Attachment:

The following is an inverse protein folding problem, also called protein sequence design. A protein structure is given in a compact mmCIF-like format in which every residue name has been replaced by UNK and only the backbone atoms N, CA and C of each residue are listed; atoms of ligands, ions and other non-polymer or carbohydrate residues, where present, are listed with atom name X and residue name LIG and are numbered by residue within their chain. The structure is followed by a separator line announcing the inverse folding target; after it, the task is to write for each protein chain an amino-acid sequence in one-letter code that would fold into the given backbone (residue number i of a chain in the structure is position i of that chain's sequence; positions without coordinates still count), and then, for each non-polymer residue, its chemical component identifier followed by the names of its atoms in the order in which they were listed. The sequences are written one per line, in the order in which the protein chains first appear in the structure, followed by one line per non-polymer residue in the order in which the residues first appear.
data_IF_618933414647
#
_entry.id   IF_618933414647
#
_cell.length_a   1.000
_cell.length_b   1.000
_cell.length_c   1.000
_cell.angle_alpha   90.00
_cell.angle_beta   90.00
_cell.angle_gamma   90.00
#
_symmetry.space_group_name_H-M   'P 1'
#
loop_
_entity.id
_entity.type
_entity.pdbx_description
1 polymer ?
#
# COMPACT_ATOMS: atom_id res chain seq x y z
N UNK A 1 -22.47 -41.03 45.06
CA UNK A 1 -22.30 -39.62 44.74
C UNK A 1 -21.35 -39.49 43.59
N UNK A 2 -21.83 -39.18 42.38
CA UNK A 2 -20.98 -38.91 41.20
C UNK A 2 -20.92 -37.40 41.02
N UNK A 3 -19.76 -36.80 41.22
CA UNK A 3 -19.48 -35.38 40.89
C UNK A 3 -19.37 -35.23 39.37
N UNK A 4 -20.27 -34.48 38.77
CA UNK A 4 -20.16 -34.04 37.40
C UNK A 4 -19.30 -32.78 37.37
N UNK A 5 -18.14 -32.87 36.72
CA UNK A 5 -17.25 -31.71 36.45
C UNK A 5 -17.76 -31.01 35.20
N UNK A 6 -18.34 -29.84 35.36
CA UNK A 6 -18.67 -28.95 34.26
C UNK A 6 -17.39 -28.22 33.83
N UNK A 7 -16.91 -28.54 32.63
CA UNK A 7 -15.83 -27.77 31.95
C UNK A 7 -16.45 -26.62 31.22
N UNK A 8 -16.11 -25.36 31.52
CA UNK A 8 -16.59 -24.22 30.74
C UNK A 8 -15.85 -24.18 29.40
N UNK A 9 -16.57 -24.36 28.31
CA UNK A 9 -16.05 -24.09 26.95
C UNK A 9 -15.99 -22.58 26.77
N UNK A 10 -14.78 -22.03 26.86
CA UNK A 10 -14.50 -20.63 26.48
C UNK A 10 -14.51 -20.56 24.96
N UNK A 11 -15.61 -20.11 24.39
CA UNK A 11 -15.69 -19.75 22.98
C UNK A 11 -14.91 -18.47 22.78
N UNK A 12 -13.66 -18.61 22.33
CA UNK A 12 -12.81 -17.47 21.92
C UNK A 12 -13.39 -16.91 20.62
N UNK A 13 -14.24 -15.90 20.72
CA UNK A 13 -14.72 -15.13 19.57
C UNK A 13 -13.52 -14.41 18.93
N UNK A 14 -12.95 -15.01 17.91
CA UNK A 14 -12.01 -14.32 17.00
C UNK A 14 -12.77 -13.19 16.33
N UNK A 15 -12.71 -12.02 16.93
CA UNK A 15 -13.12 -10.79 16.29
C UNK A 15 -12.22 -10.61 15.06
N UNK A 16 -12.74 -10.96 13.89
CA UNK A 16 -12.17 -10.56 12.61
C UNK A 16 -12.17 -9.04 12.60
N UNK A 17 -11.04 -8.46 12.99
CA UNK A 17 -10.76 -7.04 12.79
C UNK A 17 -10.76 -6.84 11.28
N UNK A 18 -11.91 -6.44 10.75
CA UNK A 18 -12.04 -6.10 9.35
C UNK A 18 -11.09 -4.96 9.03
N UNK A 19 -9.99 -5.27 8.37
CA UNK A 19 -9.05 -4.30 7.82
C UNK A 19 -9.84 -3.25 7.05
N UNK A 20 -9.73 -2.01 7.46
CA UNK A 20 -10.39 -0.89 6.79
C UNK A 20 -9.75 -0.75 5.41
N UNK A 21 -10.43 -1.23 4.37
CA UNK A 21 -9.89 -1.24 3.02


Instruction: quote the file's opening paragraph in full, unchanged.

The following is an inverse protein folding problem, also called protein sequence design. A protein structure is given in a compact mmCIF-like format in which every residue name has been replaced by UNK and only the backbone atoms N, CA and C of each residue are listed; atoms of ligands, ions and other non-polymer or carbohydrate residues, where present, are listed with atom name X and residue name LIG and are numbered by residue within their chain. The structure is followed by a separator line announcing the inverse folding target; after it, the task is to write for each protein chain an amino-acid sequence in one-letter code that would fold into the given backbone (residue number i of a chain in the structure is position i of that chain's sequence; positions without coordinates still count), and then, for each non-polymer residue, its chemical component identifier followed by the names of its atoms in the order in which they were listed. The sequences are written one per line, in the order in which the protein chains first appear in the structure, followed by one line per non-polymer residue in the order in which the residues first appear.